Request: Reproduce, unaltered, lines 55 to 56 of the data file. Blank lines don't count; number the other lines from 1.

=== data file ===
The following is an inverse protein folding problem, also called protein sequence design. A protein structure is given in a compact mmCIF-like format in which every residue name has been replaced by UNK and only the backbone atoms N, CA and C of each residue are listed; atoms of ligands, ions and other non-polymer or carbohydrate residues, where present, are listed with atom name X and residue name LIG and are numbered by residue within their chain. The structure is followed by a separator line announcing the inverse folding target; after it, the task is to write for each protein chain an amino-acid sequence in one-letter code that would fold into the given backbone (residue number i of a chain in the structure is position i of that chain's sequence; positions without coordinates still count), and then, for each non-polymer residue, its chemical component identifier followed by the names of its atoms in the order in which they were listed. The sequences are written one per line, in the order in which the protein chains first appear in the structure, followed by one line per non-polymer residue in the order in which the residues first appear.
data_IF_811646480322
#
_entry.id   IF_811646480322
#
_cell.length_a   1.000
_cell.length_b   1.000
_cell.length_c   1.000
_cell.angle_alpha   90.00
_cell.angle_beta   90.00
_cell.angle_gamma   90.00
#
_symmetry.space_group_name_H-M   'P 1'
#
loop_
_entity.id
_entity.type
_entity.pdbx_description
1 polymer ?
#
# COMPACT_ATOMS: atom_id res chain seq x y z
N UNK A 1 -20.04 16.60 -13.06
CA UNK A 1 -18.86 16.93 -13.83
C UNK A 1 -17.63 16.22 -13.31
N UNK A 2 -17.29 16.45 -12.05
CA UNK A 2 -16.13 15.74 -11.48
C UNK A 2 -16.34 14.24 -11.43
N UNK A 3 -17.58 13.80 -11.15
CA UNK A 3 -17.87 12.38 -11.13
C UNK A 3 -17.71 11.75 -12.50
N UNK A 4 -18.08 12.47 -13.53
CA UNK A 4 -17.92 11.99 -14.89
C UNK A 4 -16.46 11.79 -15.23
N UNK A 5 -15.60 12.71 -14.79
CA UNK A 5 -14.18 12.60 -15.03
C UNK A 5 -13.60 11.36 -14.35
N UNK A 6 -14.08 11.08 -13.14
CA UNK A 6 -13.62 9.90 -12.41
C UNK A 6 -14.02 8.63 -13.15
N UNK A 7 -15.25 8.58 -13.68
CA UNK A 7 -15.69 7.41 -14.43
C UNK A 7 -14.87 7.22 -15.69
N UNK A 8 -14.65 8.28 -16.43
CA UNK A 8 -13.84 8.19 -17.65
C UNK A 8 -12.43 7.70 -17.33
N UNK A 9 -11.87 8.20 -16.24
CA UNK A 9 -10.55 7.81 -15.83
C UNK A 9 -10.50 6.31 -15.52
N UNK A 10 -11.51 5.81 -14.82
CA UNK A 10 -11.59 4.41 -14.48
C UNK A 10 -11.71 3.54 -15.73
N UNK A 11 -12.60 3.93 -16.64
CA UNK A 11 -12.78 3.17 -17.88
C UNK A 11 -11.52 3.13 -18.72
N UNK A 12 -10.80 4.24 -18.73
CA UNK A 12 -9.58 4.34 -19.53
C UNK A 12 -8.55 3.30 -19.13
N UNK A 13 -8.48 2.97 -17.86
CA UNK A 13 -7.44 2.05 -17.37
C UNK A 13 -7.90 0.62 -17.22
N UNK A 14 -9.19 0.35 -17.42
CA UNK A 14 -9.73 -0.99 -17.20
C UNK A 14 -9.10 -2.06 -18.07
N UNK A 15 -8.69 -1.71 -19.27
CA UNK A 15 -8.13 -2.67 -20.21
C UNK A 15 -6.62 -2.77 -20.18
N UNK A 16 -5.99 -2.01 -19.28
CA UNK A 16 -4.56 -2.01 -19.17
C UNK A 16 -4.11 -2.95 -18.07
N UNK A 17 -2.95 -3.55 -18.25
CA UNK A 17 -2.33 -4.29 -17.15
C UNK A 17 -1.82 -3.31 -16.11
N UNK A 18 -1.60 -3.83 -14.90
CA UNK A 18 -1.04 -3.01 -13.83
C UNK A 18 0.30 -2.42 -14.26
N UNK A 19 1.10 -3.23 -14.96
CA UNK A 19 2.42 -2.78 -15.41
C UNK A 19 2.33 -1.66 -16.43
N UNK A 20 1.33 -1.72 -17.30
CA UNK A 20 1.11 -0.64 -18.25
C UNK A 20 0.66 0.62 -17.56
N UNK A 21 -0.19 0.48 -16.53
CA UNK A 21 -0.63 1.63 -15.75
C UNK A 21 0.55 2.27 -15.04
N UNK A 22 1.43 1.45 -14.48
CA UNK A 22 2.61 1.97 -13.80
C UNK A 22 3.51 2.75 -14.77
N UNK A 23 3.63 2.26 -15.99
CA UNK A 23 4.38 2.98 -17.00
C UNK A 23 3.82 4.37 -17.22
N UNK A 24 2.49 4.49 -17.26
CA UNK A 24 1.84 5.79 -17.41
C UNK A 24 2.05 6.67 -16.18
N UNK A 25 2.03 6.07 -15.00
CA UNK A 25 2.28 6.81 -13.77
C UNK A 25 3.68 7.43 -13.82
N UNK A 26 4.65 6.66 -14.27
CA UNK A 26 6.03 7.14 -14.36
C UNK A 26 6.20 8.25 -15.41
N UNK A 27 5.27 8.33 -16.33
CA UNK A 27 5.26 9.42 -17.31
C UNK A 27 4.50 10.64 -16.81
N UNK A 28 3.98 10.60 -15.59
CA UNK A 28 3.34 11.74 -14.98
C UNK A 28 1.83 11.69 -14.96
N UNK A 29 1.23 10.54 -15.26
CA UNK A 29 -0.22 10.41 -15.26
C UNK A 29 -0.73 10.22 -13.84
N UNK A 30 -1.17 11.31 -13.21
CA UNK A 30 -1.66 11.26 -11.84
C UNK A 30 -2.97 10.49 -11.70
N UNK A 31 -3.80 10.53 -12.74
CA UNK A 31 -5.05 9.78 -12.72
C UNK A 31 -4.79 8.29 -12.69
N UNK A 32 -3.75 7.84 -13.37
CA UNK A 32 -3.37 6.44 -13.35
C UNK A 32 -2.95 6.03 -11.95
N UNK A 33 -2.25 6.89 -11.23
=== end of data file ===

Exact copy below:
N UNK A 12 -10.80 4.24 -18.73
CA UNK A 12 -9.58 4.34 -19.53